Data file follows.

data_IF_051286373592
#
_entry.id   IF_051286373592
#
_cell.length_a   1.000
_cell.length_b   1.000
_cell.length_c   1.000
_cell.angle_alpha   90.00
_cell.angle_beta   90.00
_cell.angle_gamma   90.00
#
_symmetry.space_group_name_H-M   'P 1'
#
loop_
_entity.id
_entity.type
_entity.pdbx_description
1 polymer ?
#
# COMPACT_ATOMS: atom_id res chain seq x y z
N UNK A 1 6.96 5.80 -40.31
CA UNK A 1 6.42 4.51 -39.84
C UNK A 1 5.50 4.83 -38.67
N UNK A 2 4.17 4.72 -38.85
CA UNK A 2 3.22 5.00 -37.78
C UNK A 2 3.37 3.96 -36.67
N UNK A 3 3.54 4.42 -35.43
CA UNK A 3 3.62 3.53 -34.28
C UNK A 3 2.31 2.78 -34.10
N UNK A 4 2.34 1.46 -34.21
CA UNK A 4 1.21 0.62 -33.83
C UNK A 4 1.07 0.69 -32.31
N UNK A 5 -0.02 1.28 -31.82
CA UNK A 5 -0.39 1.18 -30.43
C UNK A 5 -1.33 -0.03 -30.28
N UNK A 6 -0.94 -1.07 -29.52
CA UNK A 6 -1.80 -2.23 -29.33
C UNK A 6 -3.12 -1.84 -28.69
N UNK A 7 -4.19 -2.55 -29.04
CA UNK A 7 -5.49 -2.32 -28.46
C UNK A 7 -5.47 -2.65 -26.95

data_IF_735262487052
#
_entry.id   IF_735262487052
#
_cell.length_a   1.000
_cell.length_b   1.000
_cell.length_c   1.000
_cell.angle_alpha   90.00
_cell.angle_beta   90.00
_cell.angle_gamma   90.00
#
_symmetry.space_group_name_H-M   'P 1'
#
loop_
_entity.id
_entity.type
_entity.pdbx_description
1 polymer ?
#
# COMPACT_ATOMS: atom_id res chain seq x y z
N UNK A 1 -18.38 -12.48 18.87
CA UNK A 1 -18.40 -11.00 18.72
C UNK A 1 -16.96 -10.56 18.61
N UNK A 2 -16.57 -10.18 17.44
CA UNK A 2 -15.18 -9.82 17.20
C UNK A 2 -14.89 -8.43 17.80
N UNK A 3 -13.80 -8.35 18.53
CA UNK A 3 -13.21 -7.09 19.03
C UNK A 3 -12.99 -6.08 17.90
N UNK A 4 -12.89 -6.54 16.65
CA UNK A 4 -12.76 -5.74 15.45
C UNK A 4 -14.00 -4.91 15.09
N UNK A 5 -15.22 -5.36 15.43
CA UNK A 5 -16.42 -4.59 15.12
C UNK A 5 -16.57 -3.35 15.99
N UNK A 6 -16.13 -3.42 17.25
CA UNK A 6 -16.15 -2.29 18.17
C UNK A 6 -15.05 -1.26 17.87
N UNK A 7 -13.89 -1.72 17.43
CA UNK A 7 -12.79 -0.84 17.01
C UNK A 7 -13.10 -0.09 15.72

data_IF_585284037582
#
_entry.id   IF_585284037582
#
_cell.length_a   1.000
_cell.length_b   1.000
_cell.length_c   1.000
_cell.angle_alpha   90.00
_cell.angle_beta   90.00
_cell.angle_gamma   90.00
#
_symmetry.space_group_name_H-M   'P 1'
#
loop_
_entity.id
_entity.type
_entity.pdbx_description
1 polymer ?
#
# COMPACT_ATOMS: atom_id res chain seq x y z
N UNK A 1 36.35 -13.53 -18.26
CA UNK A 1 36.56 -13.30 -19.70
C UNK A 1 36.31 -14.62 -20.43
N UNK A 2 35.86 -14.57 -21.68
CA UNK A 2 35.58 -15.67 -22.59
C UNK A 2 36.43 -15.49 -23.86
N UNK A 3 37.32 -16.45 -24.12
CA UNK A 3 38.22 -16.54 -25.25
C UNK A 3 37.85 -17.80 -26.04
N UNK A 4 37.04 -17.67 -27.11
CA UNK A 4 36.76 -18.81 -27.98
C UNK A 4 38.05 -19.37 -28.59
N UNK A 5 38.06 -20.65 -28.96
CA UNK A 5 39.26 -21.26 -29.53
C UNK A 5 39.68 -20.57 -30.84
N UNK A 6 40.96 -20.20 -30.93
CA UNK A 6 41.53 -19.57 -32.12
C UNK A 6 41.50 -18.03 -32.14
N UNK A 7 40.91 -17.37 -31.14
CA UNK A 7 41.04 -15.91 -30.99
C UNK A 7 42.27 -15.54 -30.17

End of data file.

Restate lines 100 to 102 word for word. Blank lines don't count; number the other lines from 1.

1 polymer ?
#
# COMPACT_ATOMS: atom_id res chain seq x y z